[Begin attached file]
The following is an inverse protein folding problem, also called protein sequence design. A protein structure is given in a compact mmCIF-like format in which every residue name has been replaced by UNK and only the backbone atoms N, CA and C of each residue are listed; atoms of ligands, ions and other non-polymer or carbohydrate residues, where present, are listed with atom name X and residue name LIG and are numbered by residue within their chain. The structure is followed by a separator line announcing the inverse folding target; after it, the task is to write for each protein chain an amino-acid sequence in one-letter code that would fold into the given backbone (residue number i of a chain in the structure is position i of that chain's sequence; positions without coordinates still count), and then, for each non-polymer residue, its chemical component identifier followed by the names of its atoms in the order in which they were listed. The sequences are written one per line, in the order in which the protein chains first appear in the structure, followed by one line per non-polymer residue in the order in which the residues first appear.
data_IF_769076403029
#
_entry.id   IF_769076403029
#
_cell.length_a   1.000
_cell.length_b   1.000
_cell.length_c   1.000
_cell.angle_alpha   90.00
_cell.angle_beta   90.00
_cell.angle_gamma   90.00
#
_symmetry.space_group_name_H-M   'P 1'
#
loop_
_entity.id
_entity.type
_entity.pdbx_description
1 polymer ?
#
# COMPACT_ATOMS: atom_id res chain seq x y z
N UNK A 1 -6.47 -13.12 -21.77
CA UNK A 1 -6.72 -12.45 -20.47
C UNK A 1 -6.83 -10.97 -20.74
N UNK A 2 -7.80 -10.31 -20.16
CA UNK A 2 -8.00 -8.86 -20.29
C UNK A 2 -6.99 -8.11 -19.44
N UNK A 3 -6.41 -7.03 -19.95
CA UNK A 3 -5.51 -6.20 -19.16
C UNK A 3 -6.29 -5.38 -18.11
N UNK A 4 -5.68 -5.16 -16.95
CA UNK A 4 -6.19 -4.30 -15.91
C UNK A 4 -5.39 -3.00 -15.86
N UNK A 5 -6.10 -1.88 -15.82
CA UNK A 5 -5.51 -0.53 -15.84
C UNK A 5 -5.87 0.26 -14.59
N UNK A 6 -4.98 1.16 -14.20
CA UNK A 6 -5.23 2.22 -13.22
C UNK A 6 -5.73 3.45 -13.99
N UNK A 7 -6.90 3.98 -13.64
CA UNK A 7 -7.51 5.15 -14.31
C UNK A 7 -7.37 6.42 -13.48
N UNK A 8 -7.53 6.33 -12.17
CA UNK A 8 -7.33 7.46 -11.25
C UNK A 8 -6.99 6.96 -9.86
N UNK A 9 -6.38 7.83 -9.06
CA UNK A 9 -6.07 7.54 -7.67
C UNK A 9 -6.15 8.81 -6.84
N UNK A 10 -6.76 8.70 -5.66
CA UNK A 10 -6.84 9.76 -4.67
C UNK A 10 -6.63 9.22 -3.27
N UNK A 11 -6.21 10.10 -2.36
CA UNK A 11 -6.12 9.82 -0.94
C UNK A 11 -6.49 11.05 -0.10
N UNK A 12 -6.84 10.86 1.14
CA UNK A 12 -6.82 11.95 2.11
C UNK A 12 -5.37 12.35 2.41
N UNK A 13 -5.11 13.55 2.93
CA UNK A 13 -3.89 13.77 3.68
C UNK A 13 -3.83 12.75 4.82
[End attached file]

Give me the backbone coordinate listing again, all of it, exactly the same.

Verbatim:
The following is an inverse protein folding problem, also called protein sequence design. A protein structure is given in a compact mmCIF-like format in which every residue name has been replaced by UNK and only the backbone atoms N, CA and C of each residue are listed; atoms of ligands, ions and other non-polymer or carbohydrate residues, where present, are listed with atom name X and residue name LIG and are numbered by residue within their chain. The structure is followed by a separator line announcing the inverse folding target; after it, the task is to write for each protein chain an amino-acid sequence in one-letter code that would fold into the given backbone (residue number i of a chain in the structure is position i of that chain's sequence; positions without coordinates still count), and then, for each non-polymer residue, its chemical component identifier followed by the names of its atoms in the order in which they were listed. The sequences are written one per line, in the order in which the protein chains first appear in the structure, followed by one line per non-polymer residue in the order in which the residues first appear.
data_IF_769076403029
#
_entry.id   IF_769076403029
#
_cell.length_a   1.000
_cell.length_b   1.000
_cell.length_c   1.000
_cell.angle_alpha   90.00
_cell.angle_beta   90.00
_cell.angle_gamma   90.00
#
_symmetry.space_group_name_H-M   'P 1'
#
loop_
_entity.id
_entity.type
_entity.pdbx_description
1 polymer ?
#
# COMPACT_ATOMS: atom_id res chain seq x y z
N UNK A 1 -6.47 -13.12 -21.77
CA UNK A 1 -6.72 -12.45 -20.47
C UNK A 1 -6.83 -10.97 -20.74
N UNK A 2 -7.80 -10.31 -20.16
CA UNK A 2 -8.00 -8.86 -20.29
C UNK A 2 -6.99 -8.11 -19.44
N UNK A 3 -6.41 -7.03 -19.95
CA UNK A 3 -5.51 -6.20 -19.16
C UNK A 3 -6.29 -5.38 -18.11
N UNK A 4 -5.68 -5.16 -16.95
CA UNK A 4 -6.19 -4.30 -15.91
C UNK A 4 -5.39 -3.00 -15.86
N UNK A 5 -6.10 -1.88 -15.82
CA UNK A 5 -5.51 -0.53 -15.84
C UNK A 5 -5.87 0.26 -14.59
N UNK A 6 -4.98 1.16 -14.20
CA UNK A 6 -5.23 2.22 -13.22
C UNK A 6 -5.73 3.45 -13.99
N UNK A 7 -6.90 3.98 -13.64
CA UNK A 7 -7.51 5.15 -14.31
C UNK A 7 -7.37 6.42 -13.48
N UNK A 8 -7.53 6.33 -12.17
CA UNK A 8 -7.33 7.46 -11.25
C UNK A 8 -6.99 6.96 -9.86
N UNK A 9 -6.38 7.83 -9.06
CA UNK A 9 -6.07 7.54 -7.67
C UNK A 9 -6.15 8.81 -6.84
N UNK A 10 -6.76 8.70 -5.66
CA UNK A 10 -6.84 9.76 -4.67
C UNK A 10 -6.63 9.22 -3.27
N UNK A 11 -6.21 10.10 -2.36
CA UNK A 11 -6.12 9.82 -0.94
C UNK A 11 -6.49 11.05 -0.10
N UNK A 12 -6.84 10.86 1.14
CA UNK A 12 -6.82 11.95 2.11
C UNK A 12 -5.37 12.35 2.41
N UNK A 13 -5.11 13.55 2.93
CA UNK A 13 -3.89 13.77 3.68
C UNK A 13 -3.83 12.75 4.82